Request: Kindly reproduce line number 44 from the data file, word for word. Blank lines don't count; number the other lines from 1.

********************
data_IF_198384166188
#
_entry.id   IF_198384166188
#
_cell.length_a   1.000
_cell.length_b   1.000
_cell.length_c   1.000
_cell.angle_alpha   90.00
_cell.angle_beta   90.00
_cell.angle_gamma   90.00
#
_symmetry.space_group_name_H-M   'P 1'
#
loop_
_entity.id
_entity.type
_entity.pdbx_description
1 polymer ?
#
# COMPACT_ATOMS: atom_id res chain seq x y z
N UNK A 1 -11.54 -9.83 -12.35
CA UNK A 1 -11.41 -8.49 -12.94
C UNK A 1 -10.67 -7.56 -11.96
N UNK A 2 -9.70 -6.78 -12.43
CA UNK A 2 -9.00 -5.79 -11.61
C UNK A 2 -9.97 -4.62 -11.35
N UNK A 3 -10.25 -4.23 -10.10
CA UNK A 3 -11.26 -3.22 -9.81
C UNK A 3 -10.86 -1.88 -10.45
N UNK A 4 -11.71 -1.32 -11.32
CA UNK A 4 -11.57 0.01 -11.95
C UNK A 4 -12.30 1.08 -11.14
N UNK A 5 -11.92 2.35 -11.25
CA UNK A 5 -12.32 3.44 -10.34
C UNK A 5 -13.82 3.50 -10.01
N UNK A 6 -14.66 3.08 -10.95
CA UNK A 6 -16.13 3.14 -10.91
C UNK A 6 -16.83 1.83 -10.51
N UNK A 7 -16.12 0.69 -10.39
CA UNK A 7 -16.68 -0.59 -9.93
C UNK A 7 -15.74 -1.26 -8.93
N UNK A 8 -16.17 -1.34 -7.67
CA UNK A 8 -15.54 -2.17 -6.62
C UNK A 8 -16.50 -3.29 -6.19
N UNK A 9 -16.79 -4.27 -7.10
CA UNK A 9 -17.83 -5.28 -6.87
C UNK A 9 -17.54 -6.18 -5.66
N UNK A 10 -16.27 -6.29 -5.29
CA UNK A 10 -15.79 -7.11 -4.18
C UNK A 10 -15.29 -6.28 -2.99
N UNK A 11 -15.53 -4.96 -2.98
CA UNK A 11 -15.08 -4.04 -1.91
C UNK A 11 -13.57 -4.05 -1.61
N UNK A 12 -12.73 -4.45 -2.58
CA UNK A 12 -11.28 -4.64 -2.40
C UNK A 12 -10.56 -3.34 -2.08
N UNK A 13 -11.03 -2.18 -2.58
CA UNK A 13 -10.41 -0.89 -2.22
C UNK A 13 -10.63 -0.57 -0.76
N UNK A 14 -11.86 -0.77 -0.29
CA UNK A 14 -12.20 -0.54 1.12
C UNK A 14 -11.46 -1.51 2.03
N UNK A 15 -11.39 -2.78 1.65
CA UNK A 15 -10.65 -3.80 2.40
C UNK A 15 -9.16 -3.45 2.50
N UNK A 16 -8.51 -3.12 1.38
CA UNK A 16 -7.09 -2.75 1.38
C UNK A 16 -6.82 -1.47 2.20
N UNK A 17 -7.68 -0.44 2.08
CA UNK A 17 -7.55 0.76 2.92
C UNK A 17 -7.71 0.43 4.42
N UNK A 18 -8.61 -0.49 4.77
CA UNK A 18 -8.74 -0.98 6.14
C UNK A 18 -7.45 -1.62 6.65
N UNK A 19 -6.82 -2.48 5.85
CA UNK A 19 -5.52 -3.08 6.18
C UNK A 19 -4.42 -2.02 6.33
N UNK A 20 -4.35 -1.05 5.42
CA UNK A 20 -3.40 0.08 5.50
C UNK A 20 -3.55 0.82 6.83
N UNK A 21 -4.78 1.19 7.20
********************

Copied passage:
C UNK A 8 -16.50 -3.29 -6.19